Using QOF data from practices in Scotland researchers found that those who performed worse in 2004/5 QOF results were more likely to have high exception reporting in 2005/6.
They estimated that more than 10 per cent of patients were inappropriately reported as exceptions.
'Exception reporting removes incentives towards inappropriate or overtreatment of patients. But the QOF provides perverse incentives for gaming of exceptions,' the study concluded.
The study also found that practices which performed worse in 2004/5 had lower reported prevalence in 2005/6. There was also an association between reported prevalence rates and practice characteristics, such as if a practice had been a fundholder in the past.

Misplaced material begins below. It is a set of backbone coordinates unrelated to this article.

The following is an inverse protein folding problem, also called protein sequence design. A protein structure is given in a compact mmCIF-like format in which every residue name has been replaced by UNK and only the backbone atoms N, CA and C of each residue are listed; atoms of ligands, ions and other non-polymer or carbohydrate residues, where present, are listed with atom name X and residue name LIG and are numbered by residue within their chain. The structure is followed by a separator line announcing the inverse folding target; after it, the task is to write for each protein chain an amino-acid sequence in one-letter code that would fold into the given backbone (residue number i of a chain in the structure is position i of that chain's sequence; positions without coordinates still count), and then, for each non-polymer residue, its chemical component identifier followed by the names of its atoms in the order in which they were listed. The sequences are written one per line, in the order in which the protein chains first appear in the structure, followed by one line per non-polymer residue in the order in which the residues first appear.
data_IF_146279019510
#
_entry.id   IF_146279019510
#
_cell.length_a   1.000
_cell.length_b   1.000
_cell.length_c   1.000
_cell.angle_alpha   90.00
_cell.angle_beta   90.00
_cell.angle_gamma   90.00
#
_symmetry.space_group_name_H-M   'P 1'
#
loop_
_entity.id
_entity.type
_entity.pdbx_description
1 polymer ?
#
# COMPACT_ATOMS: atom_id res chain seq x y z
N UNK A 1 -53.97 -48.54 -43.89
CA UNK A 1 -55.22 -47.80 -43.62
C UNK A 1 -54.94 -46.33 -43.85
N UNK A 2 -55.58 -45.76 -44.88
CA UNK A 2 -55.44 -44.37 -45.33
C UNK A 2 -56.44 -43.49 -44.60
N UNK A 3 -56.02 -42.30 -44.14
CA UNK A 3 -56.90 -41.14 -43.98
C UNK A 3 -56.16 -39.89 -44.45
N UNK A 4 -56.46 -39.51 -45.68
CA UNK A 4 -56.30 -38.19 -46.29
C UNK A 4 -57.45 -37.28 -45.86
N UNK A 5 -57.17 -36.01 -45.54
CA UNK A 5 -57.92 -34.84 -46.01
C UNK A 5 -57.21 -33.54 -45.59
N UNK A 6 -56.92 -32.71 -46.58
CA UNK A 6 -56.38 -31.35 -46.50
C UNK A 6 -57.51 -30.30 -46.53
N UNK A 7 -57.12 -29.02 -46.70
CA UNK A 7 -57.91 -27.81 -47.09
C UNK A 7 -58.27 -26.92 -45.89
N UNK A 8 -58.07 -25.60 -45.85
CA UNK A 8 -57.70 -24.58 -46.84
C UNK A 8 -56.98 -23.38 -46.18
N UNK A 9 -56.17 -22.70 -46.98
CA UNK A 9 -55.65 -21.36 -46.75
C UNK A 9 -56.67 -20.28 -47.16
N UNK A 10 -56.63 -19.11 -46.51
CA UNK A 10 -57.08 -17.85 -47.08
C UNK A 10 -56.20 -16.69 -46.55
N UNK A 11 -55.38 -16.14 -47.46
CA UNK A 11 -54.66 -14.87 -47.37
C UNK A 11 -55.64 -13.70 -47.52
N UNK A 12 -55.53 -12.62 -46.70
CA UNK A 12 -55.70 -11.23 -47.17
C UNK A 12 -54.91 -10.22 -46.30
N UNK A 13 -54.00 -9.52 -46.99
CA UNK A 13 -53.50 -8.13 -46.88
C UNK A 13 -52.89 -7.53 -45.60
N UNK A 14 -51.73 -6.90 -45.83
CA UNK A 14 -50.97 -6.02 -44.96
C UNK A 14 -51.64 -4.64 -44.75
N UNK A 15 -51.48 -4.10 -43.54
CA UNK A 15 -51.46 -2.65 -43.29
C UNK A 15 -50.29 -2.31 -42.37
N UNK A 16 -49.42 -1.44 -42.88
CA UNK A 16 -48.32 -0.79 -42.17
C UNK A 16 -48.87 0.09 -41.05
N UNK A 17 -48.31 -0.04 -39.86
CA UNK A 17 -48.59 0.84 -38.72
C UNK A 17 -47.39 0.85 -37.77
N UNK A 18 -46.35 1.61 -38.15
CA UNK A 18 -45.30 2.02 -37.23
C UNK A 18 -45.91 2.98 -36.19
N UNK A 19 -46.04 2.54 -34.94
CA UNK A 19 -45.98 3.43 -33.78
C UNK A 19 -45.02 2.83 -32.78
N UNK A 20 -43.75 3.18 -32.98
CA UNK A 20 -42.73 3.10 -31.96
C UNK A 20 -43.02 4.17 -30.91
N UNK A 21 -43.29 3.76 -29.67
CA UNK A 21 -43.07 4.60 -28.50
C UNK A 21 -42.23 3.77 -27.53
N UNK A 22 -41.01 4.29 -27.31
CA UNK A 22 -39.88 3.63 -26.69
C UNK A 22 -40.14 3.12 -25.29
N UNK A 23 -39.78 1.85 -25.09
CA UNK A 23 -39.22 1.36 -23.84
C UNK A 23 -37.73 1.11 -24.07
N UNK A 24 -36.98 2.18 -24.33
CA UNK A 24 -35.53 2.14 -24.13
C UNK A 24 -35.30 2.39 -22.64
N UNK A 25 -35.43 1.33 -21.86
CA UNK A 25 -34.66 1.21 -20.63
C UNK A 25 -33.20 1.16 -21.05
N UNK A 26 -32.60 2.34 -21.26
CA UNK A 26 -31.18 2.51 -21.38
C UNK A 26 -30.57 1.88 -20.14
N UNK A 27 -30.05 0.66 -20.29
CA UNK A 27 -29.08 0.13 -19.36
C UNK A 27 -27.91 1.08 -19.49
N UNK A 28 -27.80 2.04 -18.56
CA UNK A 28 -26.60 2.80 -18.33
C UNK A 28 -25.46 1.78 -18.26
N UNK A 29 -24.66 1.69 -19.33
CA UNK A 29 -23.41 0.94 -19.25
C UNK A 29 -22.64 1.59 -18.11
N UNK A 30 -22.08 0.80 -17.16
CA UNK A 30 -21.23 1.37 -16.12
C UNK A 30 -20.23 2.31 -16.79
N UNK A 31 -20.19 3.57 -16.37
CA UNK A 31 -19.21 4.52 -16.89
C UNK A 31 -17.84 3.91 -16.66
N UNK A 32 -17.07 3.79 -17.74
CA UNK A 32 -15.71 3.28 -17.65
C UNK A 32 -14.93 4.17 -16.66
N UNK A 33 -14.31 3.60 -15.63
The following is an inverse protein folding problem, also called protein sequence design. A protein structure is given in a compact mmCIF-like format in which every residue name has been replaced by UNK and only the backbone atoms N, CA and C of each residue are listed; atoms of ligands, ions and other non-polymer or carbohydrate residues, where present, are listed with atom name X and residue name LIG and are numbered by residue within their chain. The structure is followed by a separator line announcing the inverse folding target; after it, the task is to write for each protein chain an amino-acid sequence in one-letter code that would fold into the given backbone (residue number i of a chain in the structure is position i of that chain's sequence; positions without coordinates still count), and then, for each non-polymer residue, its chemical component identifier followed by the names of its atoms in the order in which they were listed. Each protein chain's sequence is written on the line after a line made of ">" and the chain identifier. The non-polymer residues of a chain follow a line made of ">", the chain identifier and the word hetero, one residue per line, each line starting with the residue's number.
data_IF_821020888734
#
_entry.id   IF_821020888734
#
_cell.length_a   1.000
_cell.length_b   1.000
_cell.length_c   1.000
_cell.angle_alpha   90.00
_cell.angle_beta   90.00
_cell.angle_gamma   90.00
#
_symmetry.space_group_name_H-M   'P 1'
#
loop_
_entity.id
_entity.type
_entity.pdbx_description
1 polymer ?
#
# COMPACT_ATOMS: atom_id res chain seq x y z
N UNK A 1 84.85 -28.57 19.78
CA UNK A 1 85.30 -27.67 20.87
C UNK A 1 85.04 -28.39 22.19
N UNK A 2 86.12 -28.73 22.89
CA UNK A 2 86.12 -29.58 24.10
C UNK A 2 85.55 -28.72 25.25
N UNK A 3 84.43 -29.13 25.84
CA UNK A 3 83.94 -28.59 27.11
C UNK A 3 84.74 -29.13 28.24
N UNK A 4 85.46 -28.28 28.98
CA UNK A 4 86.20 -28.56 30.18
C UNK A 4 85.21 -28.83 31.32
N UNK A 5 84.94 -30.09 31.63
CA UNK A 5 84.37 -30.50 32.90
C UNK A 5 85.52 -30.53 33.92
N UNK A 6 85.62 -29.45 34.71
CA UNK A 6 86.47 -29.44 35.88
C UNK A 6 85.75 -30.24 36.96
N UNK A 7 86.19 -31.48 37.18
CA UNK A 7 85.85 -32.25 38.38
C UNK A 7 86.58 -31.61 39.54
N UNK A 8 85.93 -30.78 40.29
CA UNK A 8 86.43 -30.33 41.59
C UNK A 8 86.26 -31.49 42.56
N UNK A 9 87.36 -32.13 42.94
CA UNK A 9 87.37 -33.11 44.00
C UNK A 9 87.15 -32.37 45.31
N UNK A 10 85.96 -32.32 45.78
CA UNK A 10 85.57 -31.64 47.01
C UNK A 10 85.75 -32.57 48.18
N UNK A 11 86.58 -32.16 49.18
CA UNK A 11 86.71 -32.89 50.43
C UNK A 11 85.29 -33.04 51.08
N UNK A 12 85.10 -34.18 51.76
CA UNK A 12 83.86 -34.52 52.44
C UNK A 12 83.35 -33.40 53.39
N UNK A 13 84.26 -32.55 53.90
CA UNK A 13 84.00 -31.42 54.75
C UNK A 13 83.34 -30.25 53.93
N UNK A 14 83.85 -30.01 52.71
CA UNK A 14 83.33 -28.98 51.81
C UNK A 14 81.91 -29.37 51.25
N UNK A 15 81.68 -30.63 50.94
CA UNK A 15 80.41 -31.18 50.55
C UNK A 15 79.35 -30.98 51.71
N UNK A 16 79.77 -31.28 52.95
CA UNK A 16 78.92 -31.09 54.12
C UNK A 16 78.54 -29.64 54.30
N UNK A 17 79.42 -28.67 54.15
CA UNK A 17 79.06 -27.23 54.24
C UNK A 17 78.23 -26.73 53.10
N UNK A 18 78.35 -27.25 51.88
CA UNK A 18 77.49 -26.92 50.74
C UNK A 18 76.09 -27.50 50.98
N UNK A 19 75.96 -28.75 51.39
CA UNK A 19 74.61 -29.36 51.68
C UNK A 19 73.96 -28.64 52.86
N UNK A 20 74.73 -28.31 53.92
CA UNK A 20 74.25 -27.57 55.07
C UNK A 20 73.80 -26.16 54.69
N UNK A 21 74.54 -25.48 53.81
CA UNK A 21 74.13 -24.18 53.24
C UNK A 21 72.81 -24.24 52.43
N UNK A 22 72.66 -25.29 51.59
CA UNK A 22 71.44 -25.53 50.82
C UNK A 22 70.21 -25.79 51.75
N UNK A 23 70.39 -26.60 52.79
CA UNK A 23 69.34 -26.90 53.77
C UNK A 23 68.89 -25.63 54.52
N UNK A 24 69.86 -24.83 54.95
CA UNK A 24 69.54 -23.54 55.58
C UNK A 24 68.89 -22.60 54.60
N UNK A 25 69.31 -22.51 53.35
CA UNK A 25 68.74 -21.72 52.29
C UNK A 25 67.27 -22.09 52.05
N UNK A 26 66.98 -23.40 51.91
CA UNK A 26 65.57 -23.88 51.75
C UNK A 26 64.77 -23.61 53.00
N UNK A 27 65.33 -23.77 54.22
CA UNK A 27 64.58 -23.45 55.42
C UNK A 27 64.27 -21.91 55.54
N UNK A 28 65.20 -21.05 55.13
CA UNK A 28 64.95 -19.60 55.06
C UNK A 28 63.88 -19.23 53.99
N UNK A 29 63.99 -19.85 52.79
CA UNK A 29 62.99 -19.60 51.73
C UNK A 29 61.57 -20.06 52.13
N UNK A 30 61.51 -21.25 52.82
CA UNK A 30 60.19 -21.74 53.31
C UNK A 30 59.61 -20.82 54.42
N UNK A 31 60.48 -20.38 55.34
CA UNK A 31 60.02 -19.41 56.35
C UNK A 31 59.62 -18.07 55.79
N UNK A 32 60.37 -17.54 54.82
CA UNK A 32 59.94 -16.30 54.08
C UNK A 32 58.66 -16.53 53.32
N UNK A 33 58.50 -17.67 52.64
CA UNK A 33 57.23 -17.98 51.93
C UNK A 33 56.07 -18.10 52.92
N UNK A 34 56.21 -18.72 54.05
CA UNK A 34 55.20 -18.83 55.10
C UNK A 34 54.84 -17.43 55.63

The researchers said that these results suggested that QOF prevalence reports may not be a reliable epidemiological resource.
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